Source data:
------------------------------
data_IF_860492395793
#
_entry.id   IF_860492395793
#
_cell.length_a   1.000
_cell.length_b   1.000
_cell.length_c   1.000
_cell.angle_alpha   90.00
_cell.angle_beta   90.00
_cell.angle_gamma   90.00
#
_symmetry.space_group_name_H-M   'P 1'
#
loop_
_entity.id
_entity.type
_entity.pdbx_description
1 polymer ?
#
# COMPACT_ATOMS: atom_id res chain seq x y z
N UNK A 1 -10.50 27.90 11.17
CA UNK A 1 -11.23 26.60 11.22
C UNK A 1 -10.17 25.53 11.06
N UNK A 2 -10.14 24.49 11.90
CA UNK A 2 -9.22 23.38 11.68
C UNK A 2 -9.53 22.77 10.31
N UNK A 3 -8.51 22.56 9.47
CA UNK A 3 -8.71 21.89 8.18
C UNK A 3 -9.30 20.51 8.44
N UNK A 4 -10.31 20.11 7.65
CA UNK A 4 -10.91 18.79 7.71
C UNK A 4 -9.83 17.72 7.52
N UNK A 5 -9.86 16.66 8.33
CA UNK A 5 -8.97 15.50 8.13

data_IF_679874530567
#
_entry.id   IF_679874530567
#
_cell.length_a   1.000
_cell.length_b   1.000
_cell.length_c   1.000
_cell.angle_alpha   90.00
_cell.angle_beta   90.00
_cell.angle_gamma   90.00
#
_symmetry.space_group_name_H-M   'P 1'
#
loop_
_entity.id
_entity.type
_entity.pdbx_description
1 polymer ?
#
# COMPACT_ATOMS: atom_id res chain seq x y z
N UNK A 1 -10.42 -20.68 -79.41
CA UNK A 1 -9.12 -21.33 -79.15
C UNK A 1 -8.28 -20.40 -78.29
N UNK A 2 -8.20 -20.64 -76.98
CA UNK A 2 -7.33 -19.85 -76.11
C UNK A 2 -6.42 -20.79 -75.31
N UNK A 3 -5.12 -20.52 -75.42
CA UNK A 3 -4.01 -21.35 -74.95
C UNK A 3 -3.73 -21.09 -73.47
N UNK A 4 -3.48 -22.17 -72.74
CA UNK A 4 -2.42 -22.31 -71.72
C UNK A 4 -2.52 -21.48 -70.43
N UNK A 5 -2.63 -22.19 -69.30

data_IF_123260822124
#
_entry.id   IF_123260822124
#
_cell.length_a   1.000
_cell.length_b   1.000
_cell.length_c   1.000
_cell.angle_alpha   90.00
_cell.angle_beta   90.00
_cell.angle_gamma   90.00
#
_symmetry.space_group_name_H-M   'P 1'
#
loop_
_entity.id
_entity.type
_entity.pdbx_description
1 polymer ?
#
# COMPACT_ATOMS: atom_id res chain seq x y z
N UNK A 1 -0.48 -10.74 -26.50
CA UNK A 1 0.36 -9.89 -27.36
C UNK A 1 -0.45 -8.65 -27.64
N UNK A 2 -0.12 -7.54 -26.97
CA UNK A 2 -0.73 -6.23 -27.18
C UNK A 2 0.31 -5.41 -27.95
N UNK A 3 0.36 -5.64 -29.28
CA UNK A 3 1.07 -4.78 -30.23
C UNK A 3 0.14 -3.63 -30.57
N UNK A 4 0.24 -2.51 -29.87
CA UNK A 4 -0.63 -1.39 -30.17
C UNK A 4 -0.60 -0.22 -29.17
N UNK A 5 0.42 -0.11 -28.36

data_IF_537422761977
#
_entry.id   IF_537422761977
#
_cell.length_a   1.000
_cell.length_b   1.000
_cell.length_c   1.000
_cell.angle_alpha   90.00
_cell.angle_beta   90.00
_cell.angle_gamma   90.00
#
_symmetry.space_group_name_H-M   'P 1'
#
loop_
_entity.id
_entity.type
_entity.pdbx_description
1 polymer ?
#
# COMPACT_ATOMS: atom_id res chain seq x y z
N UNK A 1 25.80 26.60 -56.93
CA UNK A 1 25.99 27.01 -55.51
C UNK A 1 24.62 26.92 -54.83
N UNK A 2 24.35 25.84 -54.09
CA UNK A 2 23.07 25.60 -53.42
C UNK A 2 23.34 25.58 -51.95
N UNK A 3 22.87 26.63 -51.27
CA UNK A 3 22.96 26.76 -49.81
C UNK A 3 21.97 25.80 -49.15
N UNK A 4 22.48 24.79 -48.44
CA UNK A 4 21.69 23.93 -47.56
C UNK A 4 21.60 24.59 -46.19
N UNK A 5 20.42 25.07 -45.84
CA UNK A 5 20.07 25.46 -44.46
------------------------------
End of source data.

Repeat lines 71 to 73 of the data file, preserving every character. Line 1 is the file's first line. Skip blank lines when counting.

#
_cell.length_a   1.000
_cell.length_b   1.000